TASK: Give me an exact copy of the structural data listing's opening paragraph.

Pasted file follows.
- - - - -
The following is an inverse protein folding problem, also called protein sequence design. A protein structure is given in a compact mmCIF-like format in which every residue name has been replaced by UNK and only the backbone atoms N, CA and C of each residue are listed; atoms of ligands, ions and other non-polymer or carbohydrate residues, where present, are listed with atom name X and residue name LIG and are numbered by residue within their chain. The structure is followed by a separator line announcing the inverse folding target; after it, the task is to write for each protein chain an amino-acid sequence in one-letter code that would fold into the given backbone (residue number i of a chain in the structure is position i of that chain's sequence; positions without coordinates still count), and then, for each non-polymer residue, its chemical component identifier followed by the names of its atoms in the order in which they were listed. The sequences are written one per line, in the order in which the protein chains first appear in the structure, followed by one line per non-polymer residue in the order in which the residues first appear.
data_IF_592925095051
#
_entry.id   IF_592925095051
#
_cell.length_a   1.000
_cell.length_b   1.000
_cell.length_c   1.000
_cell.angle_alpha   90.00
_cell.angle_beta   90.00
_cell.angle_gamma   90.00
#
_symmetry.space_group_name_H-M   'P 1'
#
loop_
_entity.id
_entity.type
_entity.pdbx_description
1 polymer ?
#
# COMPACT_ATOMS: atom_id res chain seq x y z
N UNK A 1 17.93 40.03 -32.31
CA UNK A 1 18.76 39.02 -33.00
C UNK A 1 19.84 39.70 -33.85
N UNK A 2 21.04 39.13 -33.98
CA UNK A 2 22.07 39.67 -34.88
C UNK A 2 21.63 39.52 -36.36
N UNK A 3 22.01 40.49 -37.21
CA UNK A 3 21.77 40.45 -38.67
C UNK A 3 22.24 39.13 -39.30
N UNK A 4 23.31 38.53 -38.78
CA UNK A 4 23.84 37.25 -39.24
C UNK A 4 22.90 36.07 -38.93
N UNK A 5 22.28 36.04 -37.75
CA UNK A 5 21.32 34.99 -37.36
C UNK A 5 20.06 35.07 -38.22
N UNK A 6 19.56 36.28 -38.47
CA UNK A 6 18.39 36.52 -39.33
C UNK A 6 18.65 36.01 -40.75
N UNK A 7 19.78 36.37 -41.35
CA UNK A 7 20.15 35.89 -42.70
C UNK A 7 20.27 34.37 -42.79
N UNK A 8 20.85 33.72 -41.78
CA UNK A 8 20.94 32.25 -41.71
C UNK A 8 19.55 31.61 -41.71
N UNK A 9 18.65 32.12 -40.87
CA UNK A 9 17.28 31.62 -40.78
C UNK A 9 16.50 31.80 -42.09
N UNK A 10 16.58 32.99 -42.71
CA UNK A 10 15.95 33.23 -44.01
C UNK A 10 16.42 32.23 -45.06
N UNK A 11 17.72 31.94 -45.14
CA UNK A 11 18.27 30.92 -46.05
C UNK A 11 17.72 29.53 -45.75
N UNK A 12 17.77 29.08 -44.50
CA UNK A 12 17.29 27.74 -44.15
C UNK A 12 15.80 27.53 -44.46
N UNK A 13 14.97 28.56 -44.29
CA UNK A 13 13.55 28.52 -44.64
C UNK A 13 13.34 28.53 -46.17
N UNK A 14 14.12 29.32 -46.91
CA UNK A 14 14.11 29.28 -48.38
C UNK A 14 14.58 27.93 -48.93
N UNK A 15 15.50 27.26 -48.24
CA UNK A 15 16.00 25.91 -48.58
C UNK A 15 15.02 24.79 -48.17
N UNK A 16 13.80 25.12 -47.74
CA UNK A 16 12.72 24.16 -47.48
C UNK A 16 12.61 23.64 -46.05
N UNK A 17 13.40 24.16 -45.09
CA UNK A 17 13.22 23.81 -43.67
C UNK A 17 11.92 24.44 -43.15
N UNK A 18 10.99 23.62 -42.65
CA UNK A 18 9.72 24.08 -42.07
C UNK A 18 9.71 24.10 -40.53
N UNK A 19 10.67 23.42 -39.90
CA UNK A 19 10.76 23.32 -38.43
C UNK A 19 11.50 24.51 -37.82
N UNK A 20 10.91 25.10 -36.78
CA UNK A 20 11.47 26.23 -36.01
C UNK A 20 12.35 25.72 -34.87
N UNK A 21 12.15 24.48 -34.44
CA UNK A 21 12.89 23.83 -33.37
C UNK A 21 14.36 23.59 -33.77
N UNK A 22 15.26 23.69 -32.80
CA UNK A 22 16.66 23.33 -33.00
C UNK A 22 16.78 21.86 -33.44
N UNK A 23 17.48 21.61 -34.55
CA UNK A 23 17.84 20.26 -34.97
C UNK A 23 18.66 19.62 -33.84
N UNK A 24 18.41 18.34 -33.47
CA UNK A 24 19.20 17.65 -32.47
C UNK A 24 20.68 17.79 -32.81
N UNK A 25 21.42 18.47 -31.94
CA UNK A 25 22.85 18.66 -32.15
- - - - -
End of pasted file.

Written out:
The following is an inverse protein folding problem, also called protein sequence design. A protein structure is given in a compact mmCIF-like format in which every residue name has been replaced by UNK and only the backbone atoms N, CA and C of each residue are listed; atoms of ligands, ions and other non-polymer or carbohydrate residues, where present, are listed with atom name X and residue name LIG and are numbered by residue within their chain. The structure is followed by a separator line announcing the inverse folding target; after it, the task is to write for each protein chain an amino-acid sequence in one-letter code that would fold into the given backbone (residue number i of a chain in the structure is position i of that chain's sequence; positions without coordinates still count), and then, for each non-polymer residue, its chemical component identifier followed by the names of its atoms in the order in which they were listed. The sequences are written one per line, in the order in which the protein chains first appear in the structure, followed by one line per non-polymer residue in the order in which the residues first appear.